Many Americans don’t understand why they’re paying about $80 a month on average for cable or satellite television when they only watch a few of the networks. But their anger toward their pay-TV operator may be misplaced. Sure, Comcast (CMCSA), DirecTV (DTV), and Time Warner Cable (TWC), who charge their customers nearly double the cost they pay for programming, make a healthy profit margin on their cable bundles. But they’d likely be willing to get that same hefty return on smaller bundles of channels and charge less for the package. The challenge comes in convincing programmers—the companies that crank out must-see shows such as Duck Dynasty or The Walking Dead—to let them offer some but not all of their channels.
Viacom (VIA), for example, owns popular networks, including Comedy Central and Nickelodeon. But it also owns MTV2, Palladia, and one spelled Tr3s that supposedly has an English pronunciation. Don’t want your MTV2? Too bad. That’s because Viacom, which gets advertising revenue and creates a valuable asset by launching networks, makes it difficult for pay-TV operators to obtain the right to carry popular networks without taking the unpopular ones. One result: About 81 million U.S. homes get MTV2—71 percent of all pay-TV households, according to Nielsen. And they pay for the privilege—about 6¢ of a typical bill goes to Viacom for MTV2, figures researcher SNL Kagan. That doesn’t sound like much, but it’s 6¢ every month, times 81 million households. There are about 100 networks getting pennies each month for their programming from pay-TV operators. Pretty soon that adds up to about $10 a month you probably wish you had in your wallet.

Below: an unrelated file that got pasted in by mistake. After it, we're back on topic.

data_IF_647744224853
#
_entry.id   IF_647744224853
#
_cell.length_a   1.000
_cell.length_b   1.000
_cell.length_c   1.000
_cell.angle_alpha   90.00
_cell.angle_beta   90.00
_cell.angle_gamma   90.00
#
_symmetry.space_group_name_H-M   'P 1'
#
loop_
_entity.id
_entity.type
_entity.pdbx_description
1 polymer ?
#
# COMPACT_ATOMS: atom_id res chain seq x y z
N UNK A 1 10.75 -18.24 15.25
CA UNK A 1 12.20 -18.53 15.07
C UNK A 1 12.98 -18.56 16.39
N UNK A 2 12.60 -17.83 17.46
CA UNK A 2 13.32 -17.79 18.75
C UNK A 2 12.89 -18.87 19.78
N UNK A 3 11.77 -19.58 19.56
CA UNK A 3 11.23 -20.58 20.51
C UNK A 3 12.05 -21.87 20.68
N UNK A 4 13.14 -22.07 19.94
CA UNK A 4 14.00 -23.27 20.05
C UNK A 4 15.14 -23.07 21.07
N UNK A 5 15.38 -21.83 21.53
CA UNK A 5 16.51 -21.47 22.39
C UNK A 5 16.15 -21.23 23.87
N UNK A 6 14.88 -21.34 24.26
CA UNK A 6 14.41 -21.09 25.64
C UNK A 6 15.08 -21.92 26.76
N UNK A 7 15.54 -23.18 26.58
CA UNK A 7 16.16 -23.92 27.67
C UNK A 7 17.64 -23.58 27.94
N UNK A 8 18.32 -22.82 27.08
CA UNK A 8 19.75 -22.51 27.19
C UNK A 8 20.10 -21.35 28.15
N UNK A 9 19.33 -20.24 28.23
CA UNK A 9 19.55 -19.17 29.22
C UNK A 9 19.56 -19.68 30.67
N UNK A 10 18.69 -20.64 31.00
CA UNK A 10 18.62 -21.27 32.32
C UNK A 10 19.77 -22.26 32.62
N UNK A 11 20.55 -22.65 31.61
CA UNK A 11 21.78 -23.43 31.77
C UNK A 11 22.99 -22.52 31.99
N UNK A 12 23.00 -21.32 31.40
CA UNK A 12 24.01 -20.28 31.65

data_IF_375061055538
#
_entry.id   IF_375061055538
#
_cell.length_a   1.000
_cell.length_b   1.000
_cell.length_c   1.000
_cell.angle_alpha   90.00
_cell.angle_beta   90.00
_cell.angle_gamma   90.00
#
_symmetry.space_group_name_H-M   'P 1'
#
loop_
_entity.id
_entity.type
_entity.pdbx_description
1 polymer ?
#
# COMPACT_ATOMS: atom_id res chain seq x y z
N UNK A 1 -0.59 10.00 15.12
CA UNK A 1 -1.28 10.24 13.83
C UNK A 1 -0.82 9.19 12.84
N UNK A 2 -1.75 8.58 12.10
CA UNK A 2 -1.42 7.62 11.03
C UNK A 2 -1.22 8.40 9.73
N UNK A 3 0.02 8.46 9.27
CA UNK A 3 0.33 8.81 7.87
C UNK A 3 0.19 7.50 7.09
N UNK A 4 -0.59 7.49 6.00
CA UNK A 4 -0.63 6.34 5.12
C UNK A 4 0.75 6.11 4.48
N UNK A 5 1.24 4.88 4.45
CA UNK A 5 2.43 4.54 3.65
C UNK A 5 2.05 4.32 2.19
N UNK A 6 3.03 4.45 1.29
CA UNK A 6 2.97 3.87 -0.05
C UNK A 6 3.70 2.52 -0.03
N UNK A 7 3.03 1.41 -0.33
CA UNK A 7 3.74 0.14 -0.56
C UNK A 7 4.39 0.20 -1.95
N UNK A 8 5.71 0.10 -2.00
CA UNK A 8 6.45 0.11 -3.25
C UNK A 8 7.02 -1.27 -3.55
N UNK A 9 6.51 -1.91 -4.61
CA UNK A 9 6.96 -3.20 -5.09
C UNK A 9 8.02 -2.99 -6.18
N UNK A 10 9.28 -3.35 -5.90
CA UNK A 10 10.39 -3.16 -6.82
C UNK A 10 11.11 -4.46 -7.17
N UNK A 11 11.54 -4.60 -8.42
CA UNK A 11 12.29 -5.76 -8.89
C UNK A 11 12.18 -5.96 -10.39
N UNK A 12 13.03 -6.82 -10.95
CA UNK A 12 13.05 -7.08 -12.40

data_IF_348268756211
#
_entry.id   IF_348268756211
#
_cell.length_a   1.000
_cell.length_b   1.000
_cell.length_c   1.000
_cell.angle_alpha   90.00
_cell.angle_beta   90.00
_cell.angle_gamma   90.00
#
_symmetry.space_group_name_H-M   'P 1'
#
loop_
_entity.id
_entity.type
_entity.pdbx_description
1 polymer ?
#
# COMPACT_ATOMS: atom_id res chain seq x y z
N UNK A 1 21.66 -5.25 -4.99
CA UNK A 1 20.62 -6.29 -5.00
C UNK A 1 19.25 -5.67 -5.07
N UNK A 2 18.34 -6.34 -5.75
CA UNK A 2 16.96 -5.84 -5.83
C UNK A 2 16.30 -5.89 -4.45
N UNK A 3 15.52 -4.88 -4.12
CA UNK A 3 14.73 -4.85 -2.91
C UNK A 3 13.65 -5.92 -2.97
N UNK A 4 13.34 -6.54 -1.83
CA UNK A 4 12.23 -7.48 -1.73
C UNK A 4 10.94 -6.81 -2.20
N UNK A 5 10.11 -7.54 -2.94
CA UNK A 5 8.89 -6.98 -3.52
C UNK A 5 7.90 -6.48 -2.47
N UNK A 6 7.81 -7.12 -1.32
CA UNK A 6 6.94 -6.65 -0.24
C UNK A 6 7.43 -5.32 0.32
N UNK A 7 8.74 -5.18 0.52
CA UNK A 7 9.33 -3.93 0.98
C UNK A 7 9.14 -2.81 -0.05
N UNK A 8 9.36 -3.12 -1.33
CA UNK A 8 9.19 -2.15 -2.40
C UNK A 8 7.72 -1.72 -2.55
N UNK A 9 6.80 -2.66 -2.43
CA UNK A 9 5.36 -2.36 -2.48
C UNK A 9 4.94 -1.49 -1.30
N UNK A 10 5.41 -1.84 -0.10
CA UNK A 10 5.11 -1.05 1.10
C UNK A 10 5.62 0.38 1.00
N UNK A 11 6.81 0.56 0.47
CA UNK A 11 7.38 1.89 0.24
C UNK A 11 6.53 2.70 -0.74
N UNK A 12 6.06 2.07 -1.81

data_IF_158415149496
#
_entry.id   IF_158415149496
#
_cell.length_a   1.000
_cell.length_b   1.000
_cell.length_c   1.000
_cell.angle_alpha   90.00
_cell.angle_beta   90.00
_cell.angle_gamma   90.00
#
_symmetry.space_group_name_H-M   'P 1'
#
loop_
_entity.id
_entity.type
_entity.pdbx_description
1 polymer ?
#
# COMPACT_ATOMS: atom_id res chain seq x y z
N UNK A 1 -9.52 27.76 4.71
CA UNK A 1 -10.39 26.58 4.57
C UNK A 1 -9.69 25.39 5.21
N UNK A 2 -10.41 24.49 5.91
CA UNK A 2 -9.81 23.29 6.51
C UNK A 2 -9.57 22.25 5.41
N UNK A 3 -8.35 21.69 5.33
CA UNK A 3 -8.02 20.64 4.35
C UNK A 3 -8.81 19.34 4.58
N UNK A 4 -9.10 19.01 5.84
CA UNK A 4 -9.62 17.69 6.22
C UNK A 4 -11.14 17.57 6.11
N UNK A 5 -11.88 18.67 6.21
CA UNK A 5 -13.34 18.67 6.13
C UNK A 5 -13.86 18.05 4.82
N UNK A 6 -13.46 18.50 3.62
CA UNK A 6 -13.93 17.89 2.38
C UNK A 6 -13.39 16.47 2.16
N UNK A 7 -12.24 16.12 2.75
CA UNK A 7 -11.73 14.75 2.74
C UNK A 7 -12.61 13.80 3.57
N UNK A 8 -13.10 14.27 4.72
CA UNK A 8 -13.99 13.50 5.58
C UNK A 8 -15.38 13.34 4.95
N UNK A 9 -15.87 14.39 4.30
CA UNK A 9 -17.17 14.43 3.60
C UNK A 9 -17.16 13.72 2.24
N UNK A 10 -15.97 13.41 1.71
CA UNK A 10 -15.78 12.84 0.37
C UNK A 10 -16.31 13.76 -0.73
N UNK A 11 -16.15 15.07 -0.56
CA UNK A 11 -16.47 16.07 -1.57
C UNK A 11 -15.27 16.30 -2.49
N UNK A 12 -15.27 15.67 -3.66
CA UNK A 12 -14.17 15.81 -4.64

If pay-TV operators resist buying the little-known channels, programmers can balk at signing a distribution contract for their entire family of networks. That can lead to a blackout until a deal is struck, as happened with the nine-day shuttering of Viacom channels on DirecTV last year and when CBS programming went dark in some Time Warner Cable markets for three weeks in August. Or programmers can simply make the price so expensive to get just the popular networks that it would be bad business not to take the cheaper ones. They call this a volume discount. Cablevision Systems (CVC), the fifth-largest U.S. cable company, calls it illegal bundling. The cable operator’s antitrust suit filed in February against Viacom over the practice is snaking through the U.S. court system. Viacom said in a statement that Cablevision’s suit is “misguided” and “without legal merit.”
Even if the number of fee-charging networks can be culled, cable rates will remain high because of another big cost driver: sports programming. ESPN, the most expensive network, charges pay-TV operators about $5.54 per subscriber per month. Regional sports networks also typically command several dollars per month, and they’re almost always on basic cable. Customers who don’t watch sports subsidize those who do, and that’s unlikely to change.